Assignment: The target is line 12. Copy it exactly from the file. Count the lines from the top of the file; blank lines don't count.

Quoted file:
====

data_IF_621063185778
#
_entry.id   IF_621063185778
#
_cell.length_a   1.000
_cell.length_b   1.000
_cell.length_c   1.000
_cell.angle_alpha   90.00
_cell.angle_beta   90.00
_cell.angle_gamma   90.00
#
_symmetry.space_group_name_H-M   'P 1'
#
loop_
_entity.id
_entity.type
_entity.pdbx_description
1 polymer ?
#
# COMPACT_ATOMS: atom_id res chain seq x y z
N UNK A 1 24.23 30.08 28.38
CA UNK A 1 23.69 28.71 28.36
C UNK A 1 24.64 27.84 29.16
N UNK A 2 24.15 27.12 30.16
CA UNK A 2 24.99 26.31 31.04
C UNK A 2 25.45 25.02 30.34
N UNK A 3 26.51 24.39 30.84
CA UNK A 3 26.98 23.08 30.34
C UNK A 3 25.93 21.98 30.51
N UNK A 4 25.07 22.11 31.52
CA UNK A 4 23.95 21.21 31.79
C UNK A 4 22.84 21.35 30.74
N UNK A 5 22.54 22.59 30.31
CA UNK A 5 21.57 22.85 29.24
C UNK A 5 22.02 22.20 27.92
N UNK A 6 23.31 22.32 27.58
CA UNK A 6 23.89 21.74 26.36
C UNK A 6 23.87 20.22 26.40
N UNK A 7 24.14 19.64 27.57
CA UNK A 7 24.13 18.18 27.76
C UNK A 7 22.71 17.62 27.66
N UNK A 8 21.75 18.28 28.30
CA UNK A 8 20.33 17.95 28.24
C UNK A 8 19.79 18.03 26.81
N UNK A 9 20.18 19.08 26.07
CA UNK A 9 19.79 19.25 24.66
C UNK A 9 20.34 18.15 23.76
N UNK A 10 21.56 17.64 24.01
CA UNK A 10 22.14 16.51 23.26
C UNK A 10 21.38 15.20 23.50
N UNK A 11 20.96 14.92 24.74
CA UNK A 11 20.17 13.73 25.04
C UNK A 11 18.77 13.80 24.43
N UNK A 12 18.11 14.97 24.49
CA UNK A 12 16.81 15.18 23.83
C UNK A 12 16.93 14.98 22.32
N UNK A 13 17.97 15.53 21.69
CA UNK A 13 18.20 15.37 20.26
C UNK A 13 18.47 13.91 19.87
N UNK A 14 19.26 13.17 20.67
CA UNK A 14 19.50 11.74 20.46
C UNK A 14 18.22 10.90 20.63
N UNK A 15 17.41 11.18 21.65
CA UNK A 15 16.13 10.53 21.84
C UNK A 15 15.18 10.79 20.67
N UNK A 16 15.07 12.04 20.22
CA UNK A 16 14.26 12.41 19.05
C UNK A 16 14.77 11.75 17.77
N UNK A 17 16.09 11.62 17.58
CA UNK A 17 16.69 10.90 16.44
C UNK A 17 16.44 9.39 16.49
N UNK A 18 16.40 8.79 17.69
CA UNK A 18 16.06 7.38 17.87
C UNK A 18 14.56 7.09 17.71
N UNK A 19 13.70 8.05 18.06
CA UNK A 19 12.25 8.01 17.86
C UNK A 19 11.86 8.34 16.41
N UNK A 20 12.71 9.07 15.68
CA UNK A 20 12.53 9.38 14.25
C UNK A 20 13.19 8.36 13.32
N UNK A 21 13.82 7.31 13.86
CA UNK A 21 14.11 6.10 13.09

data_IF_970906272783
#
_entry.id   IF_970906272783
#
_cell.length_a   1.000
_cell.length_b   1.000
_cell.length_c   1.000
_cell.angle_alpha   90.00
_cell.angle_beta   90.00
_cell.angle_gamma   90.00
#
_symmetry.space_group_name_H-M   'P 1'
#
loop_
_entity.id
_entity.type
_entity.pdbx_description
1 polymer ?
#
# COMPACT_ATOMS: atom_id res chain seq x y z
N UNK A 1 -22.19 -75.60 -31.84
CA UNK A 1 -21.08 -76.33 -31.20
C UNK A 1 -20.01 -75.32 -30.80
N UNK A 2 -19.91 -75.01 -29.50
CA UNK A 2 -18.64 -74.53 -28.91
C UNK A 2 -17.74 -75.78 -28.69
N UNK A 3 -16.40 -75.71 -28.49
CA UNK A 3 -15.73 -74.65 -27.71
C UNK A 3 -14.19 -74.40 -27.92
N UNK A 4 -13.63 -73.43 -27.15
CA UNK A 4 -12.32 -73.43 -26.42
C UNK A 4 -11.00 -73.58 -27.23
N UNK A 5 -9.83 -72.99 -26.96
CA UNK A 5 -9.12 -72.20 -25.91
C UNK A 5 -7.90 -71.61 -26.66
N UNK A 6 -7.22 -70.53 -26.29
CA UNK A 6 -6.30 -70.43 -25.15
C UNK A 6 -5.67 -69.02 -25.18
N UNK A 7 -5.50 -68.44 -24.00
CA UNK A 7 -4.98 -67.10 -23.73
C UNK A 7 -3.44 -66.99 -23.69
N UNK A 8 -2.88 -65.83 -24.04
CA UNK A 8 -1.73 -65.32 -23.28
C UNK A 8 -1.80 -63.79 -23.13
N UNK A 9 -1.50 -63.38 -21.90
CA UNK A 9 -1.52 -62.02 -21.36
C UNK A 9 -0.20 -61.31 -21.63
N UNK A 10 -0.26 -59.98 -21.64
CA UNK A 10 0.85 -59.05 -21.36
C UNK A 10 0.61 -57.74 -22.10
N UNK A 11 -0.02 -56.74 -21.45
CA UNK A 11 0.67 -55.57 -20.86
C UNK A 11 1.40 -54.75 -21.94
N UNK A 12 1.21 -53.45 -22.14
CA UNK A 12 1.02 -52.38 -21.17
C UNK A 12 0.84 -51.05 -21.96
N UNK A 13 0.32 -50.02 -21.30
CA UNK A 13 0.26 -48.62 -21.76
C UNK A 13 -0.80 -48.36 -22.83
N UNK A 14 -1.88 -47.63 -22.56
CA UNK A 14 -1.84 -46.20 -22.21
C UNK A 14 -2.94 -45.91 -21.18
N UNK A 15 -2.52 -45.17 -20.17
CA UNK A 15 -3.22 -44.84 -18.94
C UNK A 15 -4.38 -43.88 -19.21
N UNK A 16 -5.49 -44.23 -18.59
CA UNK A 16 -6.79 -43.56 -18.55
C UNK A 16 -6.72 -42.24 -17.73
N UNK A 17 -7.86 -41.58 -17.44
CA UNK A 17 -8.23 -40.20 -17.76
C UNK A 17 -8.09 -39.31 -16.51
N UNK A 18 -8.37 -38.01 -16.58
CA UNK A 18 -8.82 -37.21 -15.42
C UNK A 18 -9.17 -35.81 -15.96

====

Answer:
_symmetry.space_group_name_H-M   'P 1'